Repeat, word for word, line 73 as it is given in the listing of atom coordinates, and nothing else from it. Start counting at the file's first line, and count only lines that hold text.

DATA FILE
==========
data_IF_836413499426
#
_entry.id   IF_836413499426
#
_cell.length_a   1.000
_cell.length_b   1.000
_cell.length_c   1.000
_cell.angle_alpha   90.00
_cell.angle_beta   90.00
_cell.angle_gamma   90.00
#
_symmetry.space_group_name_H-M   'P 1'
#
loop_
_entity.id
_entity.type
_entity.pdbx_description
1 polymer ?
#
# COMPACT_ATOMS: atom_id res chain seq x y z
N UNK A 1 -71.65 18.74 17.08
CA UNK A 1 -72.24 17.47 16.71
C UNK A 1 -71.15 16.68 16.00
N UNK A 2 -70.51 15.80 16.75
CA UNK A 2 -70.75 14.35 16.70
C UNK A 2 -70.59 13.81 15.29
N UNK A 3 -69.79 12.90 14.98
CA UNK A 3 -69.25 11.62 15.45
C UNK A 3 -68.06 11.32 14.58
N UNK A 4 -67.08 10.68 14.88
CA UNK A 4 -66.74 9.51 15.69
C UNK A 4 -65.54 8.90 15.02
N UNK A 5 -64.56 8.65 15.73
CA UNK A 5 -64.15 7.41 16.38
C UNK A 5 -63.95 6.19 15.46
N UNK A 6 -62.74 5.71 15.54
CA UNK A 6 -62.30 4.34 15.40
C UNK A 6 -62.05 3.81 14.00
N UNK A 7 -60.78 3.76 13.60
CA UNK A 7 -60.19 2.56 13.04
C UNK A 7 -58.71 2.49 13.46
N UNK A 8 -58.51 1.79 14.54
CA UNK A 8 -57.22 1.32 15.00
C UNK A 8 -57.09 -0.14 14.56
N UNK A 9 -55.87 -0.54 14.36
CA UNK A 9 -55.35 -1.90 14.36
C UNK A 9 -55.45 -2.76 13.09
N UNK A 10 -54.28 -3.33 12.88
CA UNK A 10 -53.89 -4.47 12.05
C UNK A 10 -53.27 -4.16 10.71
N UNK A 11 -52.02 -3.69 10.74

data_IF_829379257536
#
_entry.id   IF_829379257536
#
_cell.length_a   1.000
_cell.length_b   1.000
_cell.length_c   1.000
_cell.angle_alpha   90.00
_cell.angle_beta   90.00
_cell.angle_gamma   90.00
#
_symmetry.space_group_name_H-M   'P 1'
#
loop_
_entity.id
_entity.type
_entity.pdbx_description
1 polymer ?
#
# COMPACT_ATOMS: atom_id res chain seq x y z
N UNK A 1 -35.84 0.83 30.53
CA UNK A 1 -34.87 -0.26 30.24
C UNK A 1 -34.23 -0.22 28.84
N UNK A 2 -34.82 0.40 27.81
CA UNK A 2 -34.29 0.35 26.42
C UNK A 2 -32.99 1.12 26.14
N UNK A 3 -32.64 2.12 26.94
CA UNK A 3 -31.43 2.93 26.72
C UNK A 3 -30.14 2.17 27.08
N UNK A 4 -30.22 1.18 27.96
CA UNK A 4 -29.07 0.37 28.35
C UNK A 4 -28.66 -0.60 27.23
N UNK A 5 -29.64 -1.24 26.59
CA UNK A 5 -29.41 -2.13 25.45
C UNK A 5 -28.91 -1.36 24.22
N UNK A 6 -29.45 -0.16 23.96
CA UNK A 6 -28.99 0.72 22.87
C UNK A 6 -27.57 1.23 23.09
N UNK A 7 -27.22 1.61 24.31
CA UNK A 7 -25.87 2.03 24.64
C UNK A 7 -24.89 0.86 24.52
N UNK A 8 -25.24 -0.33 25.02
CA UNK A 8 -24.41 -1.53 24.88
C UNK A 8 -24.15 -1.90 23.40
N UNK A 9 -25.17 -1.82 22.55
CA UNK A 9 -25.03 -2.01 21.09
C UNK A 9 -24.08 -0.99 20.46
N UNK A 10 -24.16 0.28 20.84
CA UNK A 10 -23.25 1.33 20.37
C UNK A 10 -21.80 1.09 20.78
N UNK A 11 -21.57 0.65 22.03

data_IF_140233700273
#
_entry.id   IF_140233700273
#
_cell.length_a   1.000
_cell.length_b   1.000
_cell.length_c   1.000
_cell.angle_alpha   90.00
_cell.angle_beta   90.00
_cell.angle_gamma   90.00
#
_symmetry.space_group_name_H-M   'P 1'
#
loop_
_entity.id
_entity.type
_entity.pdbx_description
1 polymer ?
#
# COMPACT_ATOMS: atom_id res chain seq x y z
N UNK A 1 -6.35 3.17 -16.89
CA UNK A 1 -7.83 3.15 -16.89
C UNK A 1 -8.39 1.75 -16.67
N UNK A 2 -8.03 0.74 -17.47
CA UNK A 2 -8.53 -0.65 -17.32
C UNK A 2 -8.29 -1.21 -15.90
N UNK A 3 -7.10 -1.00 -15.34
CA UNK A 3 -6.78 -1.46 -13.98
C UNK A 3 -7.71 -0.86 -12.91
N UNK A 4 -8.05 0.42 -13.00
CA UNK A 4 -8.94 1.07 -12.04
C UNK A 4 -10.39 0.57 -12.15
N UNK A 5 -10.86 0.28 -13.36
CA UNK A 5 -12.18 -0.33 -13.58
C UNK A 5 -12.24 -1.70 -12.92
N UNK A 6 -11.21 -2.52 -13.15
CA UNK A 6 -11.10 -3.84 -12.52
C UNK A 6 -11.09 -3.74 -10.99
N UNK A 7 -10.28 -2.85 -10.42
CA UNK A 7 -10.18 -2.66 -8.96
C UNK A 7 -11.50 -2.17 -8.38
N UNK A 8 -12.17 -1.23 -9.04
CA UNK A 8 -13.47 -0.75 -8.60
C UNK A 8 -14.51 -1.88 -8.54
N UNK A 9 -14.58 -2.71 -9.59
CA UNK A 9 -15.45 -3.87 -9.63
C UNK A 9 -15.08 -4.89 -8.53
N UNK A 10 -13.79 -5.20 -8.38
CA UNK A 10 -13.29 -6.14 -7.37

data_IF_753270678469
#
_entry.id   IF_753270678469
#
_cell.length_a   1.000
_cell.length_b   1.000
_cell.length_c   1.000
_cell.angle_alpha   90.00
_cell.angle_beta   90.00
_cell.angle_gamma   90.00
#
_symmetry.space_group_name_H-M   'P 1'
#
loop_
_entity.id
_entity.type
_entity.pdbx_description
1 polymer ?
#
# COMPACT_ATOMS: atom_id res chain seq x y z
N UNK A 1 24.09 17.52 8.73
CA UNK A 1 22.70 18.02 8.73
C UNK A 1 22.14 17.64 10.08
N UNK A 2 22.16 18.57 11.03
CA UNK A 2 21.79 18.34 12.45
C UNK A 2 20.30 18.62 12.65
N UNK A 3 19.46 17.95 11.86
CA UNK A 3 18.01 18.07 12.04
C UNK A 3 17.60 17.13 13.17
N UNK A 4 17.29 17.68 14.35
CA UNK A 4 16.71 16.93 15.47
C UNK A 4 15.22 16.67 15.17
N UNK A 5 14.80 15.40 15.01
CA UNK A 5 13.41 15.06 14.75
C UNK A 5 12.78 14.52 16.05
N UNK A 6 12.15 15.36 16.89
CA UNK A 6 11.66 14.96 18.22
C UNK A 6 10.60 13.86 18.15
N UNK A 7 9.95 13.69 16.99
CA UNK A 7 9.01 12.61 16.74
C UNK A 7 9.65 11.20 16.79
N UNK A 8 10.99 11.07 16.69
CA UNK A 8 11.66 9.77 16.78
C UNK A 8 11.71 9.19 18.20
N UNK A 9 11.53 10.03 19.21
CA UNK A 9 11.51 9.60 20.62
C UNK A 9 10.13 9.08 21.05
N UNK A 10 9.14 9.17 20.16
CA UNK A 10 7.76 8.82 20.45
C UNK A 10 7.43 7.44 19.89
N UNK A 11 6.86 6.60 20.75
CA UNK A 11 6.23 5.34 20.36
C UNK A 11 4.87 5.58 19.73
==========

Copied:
CA UNK A 1 -34.87 -0.26 30.24